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Our attorneys stay on top of changes in legislation, agency regulations, case law, and industry trends—then craft timely legal alerts to keep clients up to date on legal developments important to their business.

March 17, 2021

Further Expansion of the Employee Retention Credit Under the American Rescue Plan Act

The American Rescue Plan Act of 2021 (Rescue Act) includes changes to the Employee Retention Credit (ERC) initially provided for in the CARES Act. The current version of the ERC provides eligible employers that have experienced a significant decline in gross receipts the ability to claim a payroll tax credit of 70 percent of qualified wages up to a wage limit of $10,000 per employee per calendar quarter. Previously available until June 30, 2021, the Rescue Act further extends the ERC through December 31, 2021.

While the ERC continues to be refundable, for the last two quarters of 2021, the Rescue Act provides that the ERC may only be claimed against the employer’s share of the Medicare tax (equal to 1.45 percent of wages) rather than against the employer’s share of the social security tax (equal to 6.2 percent of wages). This change will potentially impact the ability of an eligible employer to claim the ERC immediately. Instead, an employer may be required to file for an advance payment of the ERC (Form 7200).

In defining qualified wages, the Rescue Act retains the distinction between large (average of more than 500 full-time employees during 2019) and small (average of 500 or fewer full-time employees during 2019) employers. For large employers, qualified wages continue to be wages paid to an employee who is not providing services (including certain health plan expenses) due to the circumstances that caused the employer to be eligible for the ERC. For small employers, however, the Rescue Act modifies the definition of qualified wages to includes all wages paid during (1) a period of full or partial suspension of operations due to certain COVID-19-related governmental orders or (2) the calendar quarter for which the gross receipts test was met.

For wages paid after June 30, 2021, the Rescue Act expands the availability of the ERC to two categories of employers. First, the ERC can now be claimed by “recovery startup businesses,” which are defined as those employers that (i) began carrying on any trade or business after February 15, 2020, and (ii) have average annual gross receipts over a three-year lookback period (prorated for partial years) that do not exceed $1 million. The maximum credit can that be claimed by a recovery startup business is $50,000 per calendar quarter. The second expanded category of eligibility is for “severely financially distressed employers.” This second category includes employers that have experienced a decline of more than 90 percent in quarterly receipts, measured on a year-over-year basis from 2019 to 2021. This rule will allow any employer (whether small or large) under severe financial distress to treat any wages paid as qualified wages whether or not its employees actually provide services.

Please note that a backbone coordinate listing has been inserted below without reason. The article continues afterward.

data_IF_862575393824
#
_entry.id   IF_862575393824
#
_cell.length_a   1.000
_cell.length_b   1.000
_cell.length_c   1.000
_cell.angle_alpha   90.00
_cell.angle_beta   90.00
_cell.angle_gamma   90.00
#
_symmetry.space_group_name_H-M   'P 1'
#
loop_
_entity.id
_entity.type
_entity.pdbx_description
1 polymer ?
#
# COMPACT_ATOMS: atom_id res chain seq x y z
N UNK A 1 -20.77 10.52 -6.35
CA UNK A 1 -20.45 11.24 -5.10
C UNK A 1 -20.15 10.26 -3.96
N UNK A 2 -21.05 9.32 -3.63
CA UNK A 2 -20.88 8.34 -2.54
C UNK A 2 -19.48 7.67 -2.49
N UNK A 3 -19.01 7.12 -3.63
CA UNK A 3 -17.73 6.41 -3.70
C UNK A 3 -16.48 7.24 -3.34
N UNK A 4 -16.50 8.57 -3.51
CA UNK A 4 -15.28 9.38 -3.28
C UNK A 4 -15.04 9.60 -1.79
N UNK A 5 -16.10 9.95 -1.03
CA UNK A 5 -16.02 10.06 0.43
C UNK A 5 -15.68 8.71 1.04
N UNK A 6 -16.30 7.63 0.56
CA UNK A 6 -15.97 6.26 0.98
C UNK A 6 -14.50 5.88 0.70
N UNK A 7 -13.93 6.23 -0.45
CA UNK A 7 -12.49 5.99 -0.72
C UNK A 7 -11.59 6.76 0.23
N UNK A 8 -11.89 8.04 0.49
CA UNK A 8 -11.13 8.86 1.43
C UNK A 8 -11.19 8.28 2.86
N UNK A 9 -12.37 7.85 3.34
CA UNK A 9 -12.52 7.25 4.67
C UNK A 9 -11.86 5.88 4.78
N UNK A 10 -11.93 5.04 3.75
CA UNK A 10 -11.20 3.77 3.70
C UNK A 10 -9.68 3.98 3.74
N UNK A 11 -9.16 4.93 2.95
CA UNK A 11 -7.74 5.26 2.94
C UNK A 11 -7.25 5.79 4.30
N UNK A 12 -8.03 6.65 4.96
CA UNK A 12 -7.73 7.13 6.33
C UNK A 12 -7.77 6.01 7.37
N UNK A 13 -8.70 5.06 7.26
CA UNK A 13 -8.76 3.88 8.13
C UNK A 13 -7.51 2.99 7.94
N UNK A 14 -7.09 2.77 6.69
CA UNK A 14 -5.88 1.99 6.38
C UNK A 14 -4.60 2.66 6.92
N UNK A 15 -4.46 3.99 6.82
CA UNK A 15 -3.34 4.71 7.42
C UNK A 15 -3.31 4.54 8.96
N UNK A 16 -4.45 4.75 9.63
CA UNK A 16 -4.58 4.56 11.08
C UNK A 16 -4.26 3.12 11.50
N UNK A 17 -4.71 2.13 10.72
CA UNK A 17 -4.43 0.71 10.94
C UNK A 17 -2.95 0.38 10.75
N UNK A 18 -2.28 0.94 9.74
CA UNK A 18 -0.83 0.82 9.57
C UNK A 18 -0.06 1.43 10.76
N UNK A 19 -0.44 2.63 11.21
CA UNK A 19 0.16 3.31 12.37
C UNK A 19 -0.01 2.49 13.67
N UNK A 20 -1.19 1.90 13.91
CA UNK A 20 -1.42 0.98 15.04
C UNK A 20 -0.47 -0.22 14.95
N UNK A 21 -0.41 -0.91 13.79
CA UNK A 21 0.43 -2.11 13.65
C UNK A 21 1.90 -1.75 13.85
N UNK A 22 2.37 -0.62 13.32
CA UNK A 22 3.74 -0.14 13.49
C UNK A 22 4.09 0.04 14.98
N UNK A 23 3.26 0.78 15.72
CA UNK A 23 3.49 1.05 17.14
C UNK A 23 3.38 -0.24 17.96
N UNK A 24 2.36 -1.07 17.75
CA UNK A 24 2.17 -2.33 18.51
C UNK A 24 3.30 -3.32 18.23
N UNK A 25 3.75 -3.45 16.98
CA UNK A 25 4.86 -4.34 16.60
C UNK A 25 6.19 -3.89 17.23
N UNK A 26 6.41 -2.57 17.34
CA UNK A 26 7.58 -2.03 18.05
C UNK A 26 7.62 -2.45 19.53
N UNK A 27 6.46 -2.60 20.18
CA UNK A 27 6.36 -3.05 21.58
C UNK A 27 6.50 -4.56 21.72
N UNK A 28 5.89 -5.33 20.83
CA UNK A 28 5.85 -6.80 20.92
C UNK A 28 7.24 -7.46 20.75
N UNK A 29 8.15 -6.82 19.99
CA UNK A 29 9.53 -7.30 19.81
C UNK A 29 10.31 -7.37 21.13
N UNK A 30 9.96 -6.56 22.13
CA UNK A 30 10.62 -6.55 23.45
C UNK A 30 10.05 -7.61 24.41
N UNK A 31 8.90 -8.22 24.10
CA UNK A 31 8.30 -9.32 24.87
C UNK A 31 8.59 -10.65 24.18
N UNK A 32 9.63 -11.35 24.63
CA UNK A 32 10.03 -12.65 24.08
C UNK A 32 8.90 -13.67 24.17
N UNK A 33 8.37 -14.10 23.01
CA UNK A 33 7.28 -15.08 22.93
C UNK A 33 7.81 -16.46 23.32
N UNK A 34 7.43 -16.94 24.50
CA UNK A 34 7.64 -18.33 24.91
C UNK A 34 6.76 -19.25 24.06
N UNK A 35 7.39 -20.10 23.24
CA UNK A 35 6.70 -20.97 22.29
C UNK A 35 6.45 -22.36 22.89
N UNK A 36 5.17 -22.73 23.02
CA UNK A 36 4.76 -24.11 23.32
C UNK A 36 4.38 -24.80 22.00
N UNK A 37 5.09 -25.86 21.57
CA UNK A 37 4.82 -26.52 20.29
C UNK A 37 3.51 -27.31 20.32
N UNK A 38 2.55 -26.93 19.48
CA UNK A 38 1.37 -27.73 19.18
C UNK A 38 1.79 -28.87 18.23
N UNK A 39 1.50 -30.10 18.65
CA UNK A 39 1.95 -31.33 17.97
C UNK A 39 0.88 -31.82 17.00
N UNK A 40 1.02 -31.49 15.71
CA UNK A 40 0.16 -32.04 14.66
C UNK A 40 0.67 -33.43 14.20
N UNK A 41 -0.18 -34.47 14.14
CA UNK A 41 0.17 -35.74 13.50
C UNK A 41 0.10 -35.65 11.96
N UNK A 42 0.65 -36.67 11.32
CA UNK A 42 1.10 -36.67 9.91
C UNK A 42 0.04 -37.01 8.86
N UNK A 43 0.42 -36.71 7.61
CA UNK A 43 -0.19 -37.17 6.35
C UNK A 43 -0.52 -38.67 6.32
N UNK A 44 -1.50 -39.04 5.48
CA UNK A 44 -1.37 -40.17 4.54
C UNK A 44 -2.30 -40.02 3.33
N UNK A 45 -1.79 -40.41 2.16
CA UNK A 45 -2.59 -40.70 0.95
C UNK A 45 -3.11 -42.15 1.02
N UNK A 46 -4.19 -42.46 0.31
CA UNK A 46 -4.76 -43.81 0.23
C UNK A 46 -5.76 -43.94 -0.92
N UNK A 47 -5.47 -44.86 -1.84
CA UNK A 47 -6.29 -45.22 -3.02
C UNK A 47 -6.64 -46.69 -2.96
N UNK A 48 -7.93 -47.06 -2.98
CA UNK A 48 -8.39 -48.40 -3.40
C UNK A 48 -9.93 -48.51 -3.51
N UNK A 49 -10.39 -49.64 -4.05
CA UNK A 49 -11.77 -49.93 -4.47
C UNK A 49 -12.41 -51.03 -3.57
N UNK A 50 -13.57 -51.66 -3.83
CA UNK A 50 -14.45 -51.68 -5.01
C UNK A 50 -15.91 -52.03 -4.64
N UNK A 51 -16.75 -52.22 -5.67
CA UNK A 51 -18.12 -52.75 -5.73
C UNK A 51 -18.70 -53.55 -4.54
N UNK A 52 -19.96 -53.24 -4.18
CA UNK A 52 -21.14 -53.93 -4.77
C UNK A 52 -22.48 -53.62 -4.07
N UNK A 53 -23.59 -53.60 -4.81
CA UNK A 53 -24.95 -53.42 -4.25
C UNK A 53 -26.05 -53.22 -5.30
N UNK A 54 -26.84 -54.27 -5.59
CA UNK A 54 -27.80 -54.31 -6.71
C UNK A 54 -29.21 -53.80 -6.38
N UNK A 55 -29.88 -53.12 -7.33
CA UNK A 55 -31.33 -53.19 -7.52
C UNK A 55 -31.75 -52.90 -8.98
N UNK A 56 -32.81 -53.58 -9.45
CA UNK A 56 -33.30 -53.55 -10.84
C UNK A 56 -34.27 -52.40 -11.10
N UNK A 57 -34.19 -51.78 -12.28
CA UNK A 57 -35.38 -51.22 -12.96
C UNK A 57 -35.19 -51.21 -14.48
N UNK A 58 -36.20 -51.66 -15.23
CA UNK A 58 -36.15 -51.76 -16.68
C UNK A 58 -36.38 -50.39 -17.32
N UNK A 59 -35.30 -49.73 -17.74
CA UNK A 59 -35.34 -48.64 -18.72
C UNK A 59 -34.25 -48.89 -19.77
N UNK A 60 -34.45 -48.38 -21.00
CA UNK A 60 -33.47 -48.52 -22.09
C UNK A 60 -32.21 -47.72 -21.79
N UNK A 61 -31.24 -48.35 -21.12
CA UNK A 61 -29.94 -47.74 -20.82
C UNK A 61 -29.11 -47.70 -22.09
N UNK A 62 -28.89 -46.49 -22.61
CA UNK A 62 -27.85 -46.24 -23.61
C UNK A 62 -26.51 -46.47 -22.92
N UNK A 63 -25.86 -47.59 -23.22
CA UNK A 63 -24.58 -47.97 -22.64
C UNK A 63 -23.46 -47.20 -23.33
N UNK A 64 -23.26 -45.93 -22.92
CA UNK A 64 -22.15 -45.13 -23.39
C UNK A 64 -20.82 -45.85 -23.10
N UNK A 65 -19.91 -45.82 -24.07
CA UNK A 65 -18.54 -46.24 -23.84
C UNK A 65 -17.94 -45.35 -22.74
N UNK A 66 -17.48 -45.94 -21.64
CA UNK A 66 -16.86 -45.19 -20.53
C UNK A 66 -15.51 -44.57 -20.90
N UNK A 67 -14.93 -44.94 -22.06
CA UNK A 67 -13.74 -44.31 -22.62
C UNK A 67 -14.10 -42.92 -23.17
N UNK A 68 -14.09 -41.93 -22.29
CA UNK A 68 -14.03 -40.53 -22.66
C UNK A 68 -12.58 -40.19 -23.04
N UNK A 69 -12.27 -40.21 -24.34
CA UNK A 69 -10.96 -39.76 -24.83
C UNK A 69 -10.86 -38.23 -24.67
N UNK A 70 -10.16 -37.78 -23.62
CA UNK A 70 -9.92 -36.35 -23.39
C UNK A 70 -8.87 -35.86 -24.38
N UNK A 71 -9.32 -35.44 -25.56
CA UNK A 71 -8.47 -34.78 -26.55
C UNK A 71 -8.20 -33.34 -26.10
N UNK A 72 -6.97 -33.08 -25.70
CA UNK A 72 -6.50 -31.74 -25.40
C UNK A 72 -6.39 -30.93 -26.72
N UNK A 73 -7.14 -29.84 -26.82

Interestingly, the statute of limitations for assessments relating to the ERC was extended under the Rescue Act from three years to five years. This change allows the IRS additional time to audit employment tax returns on which the ERC is claimed.

As discussed in our previous alert, employers that received a Paycheck Protection Program (PPP) loan are eligible to claim the ERC, provided that the same wages are not counted both for seeking forgiveness of the PPP loan and calculating the ERC. The Rescue Act provides that additional guidance is forthcoming regarding situations in which employers excluded wages from their ERC calculation due to their inclusion in the PPP loan forgiveness, and the PPP loan was subsequently not forgiven resulting in the wages being excluded from both the ERC and the PPP.

Finally, qualified wages paid by an employer and taken into account as payroll costs in connection with (1) second draw PPP loans, (2) grants for shuttered venue operators, and (3) restaurant revitalization grants are not eligible for the ERC.

If you have any questions regarding the content of this alert, please contact Danielle Katz, associate, at; Gerry Stack, Tax Practice Area co-chair, at; Nick Scarfone, Tax Practice Area co-chair, at; or another member of the firm’s Tax Practice Area.

We also have a specific team of Barclay Damon attorneys who are actively working on assessing regulatory, legislative, and other governmental updates related to COVID-19 and who are prepared to assist clients. Please contact Yvonne Hennessey, COVID-19 Response Team leader, at or any member of the COVID-19 Response Team at

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